Take it away: Helping clients with withholding
The Tax Cuts and Jobs Act raised a lot of questions in clients’ minds — and it raised anger in more than a few last April when they saw how inadequate withholding sent their tax bill skyrocketing. But do they appreciate help?
“When the new withholding tables were released in 2018, we started advising clients to adjust their exemptions since it was apparent many would owe,” said Gail Rosen, a CPA in Martinsville, New Jersey. “As much as we tried to prepare clients that they might owe with their 2018 taxes, many people were still surprised. These clients are much more receptive now to adjusting their withholding.”
“Too many of my clients owed substantial amounts to the IRS when filing their 2018 returns due to the withholding fiasco,” said preparer Robert Flach, who writes “The Wandering Tax Pro” blog. “Until the IRS gets its act together with the W-4 and withholding tables, I’m advising all clients and readers to claim ‘Single-0’ or ‘Married but withheld at higher Single rate-0’ on all W-4s for all federal withholding from all sources. Better safe than sorry.”
“I spend more time working with my clients on withholding than I ever have before,” said Phyllis Jo Kubey, an Enrolled Agent in New York. “I did a lot of withholding planning when I was working with clients on their 2017 returns, looking at 2018 pay stubs and making as accurate tax projections as possible.”
Looking for a handle
Withholding seems to have been a pothole of tax reform. As reported by the National Taxpayer Advocate late last year, commenters said a draft W-4 violated privacy by requiring too much information about other income, placed too much on employers to figure out how much to withhold and was too complicated. The form’s helpmate, a withholding calculator, also required too much information from employees and was too complicated, critics claimed.
The IRS recently released a much different final W-4 for 2020 that is less complicated, but taxpayers will still benefit from working with the tax preparer to make sure they get their withholding right.
Genesis Accounting and Mgmt. Services, in Lorain, Ohio, has been checking clients’ withholding since starting to do 2017 returns, according to EA Debra James. “Although we didn’t have a handle on all of the changes the TCJA was to present,” she said, “we did know that the payroll tax tables were changing and that workers were going to see a reduction in their federal withholding — and for some, it was going to be a problem. Doing this in advance made having the conversation about their 2018 refunds easier.
“We did the same this past tax season, and continue to direct people to the checkup tool or to ask us for help in their planning,” James said. “It helps us as much as it helps our clients.”
“We prepare tax projections for clients throughout the year to help identify possible adjustments or pay in quarterly estimated taxes. We prefer being proactive so clients are better prepared and know what to expect,” said Erica Shaloy, tax director in the Fairview, Oklahoma, office of Wymer Brownlee Wealth Strategies.
According to a survey by H&R Block, only 46 percent of respondents said they felt prepared to update their W-4 on their own. Only 19 percent updated their paycheck withholding after reform. Nearly half were unsure what factors could be considered a withholding allowance. Respondents were confused about who to submit an updated W-4 to: Forty-two percent knew it should go to their employer, but some thought it went to the IRS.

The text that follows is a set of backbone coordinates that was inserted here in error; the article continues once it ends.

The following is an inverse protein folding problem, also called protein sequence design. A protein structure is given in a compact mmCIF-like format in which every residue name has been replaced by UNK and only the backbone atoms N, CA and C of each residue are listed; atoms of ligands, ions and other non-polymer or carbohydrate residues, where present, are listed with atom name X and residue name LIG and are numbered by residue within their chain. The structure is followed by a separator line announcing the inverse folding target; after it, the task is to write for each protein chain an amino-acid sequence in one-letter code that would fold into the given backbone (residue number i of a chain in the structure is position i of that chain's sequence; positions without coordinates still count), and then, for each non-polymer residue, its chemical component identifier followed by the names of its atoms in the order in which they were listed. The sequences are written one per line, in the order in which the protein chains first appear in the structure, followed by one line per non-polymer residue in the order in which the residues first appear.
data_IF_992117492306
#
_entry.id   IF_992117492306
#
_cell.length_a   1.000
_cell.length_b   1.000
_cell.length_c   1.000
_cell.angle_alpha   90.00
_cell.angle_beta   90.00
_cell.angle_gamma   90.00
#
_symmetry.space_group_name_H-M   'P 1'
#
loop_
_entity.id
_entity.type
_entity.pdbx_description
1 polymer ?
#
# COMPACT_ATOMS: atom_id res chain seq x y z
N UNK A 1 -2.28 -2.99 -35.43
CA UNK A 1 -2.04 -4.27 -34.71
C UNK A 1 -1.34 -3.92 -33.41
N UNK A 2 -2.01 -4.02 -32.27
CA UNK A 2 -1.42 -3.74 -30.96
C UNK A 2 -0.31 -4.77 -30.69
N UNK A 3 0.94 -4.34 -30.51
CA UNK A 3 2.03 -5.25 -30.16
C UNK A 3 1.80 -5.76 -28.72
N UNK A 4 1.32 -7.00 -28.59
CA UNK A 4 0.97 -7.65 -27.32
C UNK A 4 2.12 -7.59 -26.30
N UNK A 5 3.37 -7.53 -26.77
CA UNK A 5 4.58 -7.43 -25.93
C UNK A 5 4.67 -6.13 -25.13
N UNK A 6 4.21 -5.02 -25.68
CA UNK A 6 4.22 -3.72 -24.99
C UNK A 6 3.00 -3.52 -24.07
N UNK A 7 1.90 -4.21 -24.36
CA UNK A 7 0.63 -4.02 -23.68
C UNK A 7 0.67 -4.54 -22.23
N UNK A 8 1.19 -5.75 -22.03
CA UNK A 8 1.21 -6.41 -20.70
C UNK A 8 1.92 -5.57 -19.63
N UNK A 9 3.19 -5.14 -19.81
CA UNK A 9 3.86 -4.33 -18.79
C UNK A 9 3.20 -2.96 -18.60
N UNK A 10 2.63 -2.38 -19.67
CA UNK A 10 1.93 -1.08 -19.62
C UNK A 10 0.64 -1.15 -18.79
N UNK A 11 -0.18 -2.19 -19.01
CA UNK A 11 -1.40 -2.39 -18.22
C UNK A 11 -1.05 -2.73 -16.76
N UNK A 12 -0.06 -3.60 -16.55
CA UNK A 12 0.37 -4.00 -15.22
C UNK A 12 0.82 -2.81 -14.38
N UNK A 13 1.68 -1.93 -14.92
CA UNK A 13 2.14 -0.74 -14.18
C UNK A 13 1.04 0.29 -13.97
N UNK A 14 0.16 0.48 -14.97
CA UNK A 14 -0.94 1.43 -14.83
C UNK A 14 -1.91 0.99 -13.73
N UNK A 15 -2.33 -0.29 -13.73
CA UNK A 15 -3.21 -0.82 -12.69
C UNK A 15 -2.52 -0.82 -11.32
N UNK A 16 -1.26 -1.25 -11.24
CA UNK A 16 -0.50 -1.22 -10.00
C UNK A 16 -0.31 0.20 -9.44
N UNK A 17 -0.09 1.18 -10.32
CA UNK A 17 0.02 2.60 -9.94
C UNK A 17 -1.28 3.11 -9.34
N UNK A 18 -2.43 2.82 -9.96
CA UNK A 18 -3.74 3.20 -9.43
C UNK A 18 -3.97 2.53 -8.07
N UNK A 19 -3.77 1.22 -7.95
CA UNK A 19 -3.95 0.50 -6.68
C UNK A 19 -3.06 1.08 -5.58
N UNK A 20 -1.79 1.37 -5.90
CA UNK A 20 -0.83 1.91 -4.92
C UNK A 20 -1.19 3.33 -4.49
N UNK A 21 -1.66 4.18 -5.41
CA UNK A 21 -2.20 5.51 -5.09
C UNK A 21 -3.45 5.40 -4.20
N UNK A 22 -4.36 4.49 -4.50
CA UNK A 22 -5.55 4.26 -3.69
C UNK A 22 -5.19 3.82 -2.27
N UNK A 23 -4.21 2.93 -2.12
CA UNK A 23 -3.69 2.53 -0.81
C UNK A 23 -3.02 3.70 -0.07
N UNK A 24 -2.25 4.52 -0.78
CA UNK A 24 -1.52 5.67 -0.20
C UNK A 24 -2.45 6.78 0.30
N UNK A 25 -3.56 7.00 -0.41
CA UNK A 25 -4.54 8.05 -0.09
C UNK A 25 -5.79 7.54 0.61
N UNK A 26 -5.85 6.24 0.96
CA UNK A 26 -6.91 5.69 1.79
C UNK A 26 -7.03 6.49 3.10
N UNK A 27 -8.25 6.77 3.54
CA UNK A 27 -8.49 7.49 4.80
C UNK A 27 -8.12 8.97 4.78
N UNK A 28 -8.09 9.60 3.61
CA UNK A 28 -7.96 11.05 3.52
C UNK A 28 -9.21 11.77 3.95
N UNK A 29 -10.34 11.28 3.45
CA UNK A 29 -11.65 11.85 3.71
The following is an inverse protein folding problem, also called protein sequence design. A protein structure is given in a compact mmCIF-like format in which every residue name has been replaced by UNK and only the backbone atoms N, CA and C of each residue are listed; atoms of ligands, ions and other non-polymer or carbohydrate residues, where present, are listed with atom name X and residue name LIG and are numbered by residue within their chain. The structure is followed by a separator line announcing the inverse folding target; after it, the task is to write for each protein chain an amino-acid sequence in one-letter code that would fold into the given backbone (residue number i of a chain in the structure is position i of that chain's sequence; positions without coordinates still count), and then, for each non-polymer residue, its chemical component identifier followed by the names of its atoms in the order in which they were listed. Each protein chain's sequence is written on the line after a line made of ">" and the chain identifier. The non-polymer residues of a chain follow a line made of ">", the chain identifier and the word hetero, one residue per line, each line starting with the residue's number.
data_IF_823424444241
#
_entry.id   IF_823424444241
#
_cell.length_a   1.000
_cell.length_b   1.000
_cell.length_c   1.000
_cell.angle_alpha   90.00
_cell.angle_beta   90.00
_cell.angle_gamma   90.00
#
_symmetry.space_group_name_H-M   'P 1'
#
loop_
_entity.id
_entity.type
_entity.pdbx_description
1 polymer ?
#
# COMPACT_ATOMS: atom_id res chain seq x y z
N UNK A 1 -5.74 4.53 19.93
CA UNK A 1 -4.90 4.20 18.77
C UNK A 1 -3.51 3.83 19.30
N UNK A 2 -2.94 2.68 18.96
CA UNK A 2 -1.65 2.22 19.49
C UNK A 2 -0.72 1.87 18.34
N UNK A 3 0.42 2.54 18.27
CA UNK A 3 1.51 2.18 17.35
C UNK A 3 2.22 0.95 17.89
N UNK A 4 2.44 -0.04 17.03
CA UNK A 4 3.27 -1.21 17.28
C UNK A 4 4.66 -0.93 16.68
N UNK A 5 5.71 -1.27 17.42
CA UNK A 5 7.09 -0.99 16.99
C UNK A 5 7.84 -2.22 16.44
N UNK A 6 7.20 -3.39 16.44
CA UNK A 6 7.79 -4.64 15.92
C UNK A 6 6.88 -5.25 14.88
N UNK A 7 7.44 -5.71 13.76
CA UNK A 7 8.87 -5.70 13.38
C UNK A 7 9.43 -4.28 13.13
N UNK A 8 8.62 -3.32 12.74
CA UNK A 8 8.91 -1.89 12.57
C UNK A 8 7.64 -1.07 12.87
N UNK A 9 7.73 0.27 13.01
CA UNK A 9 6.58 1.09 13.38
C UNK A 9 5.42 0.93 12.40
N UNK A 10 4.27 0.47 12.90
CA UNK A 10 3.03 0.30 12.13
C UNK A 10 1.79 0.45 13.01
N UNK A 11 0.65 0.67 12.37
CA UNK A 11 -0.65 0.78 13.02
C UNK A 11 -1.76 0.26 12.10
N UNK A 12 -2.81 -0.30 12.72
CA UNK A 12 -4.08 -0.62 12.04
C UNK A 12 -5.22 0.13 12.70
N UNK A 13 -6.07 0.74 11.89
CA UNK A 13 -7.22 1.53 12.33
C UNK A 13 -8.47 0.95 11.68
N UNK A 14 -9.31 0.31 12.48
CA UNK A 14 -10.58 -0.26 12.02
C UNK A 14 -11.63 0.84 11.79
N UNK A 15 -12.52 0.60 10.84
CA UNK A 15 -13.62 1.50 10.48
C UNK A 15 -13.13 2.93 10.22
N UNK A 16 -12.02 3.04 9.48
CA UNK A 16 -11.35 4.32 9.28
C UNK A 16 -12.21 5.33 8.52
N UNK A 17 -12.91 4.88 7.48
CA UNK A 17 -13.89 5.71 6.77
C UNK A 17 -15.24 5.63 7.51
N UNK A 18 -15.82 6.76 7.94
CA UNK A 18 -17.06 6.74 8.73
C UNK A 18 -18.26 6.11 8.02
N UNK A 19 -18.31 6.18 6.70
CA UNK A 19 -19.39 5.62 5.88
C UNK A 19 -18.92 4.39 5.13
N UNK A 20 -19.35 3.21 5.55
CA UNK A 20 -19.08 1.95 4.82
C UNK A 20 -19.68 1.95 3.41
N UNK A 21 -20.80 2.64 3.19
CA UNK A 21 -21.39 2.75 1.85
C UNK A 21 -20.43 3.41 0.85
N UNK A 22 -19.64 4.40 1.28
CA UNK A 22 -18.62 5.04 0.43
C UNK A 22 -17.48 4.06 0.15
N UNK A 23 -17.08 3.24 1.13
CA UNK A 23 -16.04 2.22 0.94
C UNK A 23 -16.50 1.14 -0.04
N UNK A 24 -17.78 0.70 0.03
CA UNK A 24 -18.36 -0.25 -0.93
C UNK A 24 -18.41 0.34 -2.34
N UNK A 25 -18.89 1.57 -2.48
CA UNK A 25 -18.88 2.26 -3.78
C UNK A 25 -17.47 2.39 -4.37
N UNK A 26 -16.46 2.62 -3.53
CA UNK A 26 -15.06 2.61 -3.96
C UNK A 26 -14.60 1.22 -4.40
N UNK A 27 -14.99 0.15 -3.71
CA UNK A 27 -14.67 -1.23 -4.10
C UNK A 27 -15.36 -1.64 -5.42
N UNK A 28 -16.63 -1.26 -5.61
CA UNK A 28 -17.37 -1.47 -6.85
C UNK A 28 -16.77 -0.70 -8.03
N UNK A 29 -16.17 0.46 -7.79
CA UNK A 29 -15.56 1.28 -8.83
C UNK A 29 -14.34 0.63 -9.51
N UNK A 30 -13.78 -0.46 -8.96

Only 48 percent knew that increasing withholding would result in a larger refund, while 47 percent knew that decreasing withholding would result in larger paychecks, according to the Block survey.
“We’ve been offering checkups for withholdings, but many people simply don’t see the value,” said Morris Armstrong, an EA and registered investment advisor at Armstrong Financial Strategies, Cheshire, Connecticut. “That can be because they were OK with last year’s results and figure nothing changed. To be frank, for many people that approach does work.”
The Government Accountability Office reports that 76 percent of taxpayers with wages were over-withheld for tax year 2017. Only 6 percent had wages withheld accurately.
Clients’ specific financial activities can also complicate working on withholdings. “It sucks!” said John Dundon, an EA and president of Taxpayer Advocacy Services in Englewood, Colorado. “Rogue brokers tend to do whatever they want in this market when it comes to recognizing gains and losses, usually without much interaction whatsoever.”
“Clients change jobs, make new pre-tax benefit options, have additional sources of income and so on, so I’m doing my best to train my clients to check in with me periodically to be sure we’re on track,” Kubey said. As she worked with returns on extension, she found a few clients who had changed jobs “and will be woefully underpaid if they don’t make changes. We’ve had to work out elaborate plans with combinations of withholding and estimated payments — and, more important, get a plan in place for January 2020.”
Armstrong has “become more determined to focus less on [clients] who simply don’t care about their own financial well-being. An initial offer and reminder is all they get,” he said. “Tax clients are certainly more transactional than my advisory clients, with whom I have a fiduciary responsibility. That doesn’t mean I don’t care about them, but when they become non-responsive to requests, I won’t push the issue.”